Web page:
Revenue Minister Peter Dunne has flatly denied leaking a top-secret report into the Government's electronic spy agency after New Zealand First leader Winston Peters made accusations.
A report into illegal spying by the Government Communications Security Bureau (GCSB) was leaked to Fairfax Media in April this year.
In a series of tense exchanges at Parliament on Wednesday, Winston Peters accused Peter Dunne of being the source of the leak.
Mr Peters hijacked a hearing of the finance select committee where Mr Dunne was appearing to discuss Inland Revenue.
Under questioning by Mr Peters, the Revenue Minister confirmed that he had been spoken to by the man investigating the leak, David Henry, but denied leaking the report to news media.
Mr Peters continued to push the point, saying he believed Mr Dunne had leaked the report and demanding that the minister answer yes or no.
"With respect," Mr Dunne said, "you asked the question earlier and I gave you an answer of no."
"And you're prepared to say that is a matter that you would say on oath before this committee?" Mr Peters asked.
"Well, Mr Peters, I'm not on trial by this committee," Mr Dunne responded.
Mr Dunne's chief of staff Rob Eaddy has also categorically denied being the source of the leak.
David Henry's deadline for reporting back about the leak is on Friday.
Peters defends actions
Outside the hearing, Peter Dunne described Winston Peters' tactics as a scurrilous stunt. He said he kept the report in a locked briefcase in his home until the day after it was released publicly.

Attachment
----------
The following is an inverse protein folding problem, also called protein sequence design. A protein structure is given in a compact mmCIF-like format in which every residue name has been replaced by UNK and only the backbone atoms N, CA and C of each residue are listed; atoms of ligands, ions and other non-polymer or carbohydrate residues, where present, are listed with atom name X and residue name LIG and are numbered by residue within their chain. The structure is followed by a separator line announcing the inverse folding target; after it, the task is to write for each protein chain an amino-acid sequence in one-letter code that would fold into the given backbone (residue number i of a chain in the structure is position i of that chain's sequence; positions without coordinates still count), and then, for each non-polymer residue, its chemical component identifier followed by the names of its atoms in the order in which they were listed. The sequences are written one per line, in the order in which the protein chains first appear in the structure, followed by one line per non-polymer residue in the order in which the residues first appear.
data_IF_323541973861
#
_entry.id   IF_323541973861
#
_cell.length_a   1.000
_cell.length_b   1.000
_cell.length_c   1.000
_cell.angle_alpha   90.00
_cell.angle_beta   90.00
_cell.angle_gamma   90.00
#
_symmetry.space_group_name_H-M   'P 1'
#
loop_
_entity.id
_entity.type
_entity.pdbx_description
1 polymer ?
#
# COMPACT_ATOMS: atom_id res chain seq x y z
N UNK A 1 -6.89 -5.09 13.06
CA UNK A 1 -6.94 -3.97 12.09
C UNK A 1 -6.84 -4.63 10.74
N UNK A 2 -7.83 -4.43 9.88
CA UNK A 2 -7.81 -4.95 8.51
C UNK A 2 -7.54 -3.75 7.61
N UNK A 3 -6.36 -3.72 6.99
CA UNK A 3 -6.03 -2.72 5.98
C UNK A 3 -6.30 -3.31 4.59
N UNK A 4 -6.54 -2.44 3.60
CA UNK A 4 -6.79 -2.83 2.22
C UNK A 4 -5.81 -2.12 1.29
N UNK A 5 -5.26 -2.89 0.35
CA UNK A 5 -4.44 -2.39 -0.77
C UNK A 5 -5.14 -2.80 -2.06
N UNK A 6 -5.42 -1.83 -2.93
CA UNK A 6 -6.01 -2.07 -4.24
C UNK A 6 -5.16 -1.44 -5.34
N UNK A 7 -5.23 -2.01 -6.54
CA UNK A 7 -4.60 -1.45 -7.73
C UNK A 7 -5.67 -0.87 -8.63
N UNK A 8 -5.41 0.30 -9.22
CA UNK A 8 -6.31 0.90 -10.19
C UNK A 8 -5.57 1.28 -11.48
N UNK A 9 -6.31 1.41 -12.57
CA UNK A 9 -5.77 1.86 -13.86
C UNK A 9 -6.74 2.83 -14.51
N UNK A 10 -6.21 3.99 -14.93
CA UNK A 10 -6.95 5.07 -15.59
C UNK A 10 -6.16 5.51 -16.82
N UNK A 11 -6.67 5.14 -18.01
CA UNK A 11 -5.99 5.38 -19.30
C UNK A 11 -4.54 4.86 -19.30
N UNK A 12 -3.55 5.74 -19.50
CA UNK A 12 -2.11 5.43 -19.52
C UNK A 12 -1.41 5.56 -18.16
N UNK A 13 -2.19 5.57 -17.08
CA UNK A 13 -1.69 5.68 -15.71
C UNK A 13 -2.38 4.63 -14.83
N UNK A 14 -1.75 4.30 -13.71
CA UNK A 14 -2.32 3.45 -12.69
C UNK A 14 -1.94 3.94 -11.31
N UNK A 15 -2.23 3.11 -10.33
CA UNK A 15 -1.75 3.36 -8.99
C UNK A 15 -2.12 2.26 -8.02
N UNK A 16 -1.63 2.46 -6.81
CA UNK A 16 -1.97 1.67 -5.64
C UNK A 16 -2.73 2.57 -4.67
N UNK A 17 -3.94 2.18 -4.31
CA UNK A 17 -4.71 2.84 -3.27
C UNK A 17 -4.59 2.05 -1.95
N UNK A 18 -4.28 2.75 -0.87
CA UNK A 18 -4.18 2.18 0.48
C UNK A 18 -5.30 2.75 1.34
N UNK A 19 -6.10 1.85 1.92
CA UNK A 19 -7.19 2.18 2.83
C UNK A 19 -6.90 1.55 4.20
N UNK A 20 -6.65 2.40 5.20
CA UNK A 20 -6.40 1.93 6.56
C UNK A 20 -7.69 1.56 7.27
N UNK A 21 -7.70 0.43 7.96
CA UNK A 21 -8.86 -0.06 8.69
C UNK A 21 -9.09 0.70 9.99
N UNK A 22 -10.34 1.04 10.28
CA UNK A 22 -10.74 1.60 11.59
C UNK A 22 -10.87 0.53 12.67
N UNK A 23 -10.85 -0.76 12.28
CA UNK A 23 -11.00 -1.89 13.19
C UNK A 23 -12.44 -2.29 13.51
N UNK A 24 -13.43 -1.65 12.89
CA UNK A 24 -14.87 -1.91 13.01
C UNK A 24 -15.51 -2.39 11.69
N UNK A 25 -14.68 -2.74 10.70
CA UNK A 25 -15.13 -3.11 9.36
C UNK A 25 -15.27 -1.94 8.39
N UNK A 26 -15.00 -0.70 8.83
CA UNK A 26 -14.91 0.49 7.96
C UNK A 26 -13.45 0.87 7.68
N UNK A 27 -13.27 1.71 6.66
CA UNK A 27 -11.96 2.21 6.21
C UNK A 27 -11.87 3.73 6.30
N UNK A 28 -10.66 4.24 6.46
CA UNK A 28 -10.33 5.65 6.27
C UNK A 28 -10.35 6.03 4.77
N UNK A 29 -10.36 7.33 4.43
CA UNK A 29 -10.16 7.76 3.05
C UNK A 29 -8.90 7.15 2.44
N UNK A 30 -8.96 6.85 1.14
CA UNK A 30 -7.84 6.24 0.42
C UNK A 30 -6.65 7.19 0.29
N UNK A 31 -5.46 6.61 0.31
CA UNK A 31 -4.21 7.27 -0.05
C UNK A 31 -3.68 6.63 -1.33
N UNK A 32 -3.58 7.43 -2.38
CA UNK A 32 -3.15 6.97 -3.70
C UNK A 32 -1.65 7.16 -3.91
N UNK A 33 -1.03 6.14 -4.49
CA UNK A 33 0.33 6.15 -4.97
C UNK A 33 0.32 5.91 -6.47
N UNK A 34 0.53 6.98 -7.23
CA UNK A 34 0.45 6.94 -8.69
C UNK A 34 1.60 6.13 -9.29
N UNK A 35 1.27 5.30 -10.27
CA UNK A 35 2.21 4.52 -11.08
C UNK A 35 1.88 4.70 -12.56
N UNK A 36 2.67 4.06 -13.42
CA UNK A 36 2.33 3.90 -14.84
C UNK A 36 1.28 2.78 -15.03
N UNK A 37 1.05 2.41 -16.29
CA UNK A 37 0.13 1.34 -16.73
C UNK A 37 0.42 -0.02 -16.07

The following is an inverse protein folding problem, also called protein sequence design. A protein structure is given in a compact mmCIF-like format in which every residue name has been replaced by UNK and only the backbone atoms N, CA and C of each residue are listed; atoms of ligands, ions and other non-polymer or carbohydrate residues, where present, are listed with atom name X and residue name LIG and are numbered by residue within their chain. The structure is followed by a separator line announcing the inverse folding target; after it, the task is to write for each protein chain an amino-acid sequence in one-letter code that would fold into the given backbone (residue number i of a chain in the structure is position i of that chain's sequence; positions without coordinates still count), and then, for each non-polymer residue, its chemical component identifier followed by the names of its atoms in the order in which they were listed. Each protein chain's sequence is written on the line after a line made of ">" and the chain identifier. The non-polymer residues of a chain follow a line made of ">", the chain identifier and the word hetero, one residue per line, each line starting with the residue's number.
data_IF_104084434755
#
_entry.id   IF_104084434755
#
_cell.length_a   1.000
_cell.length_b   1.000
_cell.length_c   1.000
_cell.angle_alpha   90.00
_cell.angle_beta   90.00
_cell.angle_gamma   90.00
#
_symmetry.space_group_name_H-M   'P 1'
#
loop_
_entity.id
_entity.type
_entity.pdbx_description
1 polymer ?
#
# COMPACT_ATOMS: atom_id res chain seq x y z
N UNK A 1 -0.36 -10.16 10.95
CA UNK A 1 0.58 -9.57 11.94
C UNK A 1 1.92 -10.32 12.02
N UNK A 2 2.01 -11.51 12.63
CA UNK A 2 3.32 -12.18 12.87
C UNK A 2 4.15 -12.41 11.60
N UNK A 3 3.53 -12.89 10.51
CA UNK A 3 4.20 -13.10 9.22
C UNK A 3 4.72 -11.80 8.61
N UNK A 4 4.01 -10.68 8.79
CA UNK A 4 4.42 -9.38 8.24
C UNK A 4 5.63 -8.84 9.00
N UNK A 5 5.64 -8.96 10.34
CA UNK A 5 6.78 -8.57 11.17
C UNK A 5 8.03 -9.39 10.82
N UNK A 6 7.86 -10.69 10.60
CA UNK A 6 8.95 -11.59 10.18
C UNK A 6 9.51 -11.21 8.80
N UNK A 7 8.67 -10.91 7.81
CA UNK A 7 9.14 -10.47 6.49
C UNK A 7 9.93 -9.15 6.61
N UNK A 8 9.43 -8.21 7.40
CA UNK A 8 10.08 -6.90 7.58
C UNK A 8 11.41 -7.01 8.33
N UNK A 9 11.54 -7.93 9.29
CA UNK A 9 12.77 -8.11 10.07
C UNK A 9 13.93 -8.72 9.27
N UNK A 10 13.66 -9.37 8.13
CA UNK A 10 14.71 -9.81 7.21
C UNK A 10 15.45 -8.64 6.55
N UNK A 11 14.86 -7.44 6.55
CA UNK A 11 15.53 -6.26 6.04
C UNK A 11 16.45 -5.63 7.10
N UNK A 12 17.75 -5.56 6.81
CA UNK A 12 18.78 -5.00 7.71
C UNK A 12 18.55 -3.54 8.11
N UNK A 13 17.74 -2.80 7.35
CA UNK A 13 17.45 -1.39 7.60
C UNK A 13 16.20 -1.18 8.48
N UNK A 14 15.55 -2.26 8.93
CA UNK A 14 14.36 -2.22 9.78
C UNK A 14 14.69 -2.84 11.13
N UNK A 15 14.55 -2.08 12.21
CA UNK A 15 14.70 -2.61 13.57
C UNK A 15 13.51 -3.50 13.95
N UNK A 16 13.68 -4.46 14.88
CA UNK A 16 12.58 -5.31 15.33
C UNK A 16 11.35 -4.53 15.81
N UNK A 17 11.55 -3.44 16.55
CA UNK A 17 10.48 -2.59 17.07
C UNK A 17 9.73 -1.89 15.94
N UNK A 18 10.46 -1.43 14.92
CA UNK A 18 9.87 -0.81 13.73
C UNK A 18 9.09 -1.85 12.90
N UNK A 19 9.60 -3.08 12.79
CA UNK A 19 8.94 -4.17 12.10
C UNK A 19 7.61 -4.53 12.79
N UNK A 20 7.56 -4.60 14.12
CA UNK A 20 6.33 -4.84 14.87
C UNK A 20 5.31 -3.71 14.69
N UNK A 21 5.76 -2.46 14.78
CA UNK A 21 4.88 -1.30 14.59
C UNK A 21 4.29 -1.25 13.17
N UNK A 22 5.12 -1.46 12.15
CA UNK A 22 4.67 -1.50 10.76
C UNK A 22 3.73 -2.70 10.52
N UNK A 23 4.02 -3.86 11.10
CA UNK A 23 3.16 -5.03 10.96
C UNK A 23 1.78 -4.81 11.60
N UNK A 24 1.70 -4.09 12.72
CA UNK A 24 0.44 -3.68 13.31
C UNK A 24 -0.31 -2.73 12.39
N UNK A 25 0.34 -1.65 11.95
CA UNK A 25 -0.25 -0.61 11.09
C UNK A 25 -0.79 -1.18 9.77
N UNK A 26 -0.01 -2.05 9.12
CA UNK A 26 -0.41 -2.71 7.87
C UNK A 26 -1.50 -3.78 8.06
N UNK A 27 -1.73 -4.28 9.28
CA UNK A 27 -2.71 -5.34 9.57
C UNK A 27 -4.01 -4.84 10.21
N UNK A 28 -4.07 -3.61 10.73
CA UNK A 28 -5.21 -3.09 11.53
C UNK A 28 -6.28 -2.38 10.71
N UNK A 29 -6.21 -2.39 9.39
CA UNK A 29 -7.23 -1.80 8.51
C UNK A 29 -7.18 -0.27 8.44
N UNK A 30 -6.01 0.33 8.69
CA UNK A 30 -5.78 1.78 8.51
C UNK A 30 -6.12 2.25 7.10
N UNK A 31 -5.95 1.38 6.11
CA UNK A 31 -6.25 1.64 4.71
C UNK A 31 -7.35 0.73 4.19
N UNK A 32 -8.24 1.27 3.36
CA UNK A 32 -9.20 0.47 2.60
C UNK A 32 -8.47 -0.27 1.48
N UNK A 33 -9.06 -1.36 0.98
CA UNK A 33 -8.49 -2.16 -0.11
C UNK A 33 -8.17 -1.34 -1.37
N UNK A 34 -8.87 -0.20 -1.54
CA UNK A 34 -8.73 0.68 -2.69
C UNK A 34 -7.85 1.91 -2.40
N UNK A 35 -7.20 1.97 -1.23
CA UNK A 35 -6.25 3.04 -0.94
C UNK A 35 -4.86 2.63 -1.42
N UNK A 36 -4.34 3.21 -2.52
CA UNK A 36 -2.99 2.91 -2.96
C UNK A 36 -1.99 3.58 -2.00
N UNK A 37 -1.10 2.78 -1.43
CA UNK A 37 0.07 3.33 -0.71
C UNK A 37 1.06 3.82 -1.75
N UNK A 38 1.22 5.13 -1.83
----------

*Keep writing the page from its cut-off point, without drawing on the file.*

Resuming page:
Mr Dunne said only one member of his staff saw the report the day after he received it.
When asked if the report could have been copied, he replied: "Well, it's very difficult when it's in a locked briefcase in a house that I'm not in because I'm overseas at the time."
Winston Peters told reporters that he is entitled to make the allegation, but wouldn't be drawn on the wider issue of how serious it would be for a minister to leak a report.
"Look, I'm not responding to those sorts of questions which are designed, in the end, to get me into a defamation suit. I've been around far too long for that.
"You'll just have to go with what you witnessed at a select committee, with respect to all the questions that were asked today, and that's the end of it."
PM has faith in Dunne
Prime Minister John Key says he has complete confidence in the Revenue Minister and this is stock standard behaviour from Winston Peters, who should show his evidence if he's got any.
Mr Key says he accepts Peter Dunne at his word and has found him to be extremely trustworthy after several years of working together.
But the Labour Party says it is legitimate to ask whether Mr Dunne or a member of his ministerial office leaked a copy of the confidential report into the GCSB.
Leader David Shearer says there was a very small circulation of the document, so therefore it's fair to ask whether Mr Dunne is responsible and Mr Key should seek an assurance from him that he didn't provide the document.